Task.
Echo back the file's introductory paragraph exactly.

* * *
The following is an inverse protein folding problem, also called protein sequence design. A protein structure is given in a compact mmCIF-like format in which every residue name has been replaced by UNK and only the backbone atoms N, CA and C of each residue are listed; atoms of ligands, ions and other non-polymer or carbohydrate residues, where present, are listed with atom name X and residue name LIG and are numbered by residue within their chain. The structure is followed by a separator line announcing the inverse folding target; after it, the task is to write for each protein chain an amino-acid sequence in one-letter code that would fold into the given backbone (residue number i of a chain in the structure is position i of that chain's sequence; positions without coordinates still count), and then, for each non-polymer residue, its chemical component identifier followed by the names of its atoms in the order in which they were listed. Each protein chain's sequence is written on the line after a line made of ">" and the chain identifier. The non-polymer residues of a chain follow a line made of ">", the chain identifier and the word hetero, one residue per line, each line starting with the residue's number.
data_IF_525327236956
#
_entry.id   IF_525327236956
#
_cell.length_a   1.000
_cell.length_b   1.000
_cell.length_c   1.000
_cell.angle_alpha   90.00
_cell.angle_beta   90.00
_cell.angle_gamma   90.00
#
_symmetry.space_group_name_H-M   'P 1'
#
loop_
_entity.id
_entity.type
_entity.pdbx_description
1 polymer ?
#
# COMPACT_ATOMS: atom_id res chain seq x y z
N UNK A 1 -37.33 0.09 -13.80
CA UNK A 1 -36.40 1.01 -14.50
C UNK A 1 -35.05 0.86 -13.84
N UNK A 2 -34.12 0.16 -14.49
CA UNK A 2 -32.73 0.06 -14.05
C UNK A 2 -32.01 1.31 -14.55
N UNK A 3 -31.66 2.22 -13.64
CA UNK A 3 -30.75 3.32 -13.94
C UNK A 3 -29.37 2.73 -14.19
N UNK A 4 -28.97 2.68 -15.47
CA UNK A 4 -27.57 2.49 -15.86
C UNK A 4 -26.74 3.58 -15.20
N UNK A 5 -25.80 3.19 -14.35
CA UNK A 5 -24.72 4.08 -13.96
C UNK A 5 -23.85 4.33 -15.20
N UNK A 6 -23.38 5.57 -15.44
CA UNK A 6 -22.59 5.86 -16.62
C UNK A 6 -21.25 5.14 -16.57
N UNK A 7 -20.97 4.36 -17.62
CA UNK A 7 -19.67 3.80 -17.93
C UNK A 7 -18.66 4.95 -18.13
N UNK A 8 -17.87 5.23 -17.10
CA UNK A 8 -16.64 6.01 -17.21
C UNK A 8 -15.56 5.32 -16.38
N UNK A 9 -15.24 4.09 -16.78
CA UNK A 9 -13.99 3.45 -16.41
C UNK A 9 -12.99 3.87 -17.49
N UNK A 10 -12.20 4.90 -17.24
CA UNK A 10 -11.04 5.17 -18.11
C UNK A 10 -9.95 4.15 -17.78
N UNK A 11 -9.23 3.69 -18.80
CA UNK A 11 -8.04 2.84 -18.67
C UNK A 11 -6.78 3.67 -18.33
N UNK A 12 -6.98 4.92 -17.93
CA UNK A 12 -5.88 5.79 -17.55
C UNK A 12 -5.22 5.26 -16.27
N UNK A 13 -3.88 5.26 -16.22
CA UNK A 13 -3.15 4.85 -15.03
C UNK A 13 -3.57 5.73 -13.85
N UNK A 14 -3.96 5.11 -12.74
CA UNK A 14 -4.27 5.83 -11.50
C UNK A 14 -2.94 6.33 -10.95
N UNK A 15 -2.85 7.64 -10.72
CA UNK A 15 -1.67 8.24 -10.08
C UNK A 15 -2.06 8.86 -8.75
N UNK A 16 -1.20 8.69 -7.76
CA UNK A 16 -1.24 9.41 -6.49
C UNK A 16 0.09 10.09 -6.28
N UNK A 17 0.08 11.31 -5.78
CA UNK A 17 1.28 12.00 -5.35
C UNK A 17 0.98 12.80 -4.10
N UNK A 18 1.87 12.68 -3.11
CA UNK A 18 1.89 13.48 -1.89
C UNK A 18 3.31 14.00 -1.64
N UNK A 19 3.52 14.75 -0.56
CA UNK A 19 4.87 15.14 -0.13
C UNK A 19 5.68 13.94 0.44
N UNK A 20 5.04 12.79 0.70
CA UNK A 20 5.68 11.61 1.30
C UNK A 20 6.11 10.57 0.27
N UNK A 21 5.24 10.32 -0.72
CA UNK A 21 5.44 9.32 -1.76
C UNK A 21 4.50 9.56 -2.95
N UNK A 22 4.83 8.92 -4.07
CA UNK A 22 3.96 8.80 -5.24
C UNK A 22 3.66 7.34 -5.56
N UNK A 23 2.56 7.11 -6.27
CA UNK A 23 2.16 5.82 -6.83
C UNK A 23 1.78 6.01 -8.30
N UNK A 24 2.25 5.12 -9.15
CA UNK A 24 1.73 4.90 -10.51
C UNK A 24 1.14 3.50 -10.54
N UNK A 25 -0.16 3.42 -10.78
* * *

The following is an inverse protein folding problem, also called protein sequence design. A protein structure is given in a compact mmCIF-like format in which every residue name has been replaced by UNK and only the backbone atoms N, CA and C of each residue are listed; atoms of ligands, ions and other non-polymer or carbohydrate residues, where present, are listed with atom name X and residue name LIG and are numbered by residue within their chain. The structure is followed by a separator line announcing the inverse folding target; after it, the task is to write for each protein chain an amino-acid sequence in one-letter code that would fold into the given backbone (residue number i of a chain in the structure is position i of that chain's sequence; positions without coordinates still count), and then, for each non-polymer residue, its chemical component identifier followed by the names of its atoms in the order in which they were listed. Each protein chain's sequence is written on the line after a line made of ">" and the chain identifier. The non-polymer residues of a chain follow a line made of ">", the chain identifier and the word hetero, one residue per line, each line starting with the residue's number.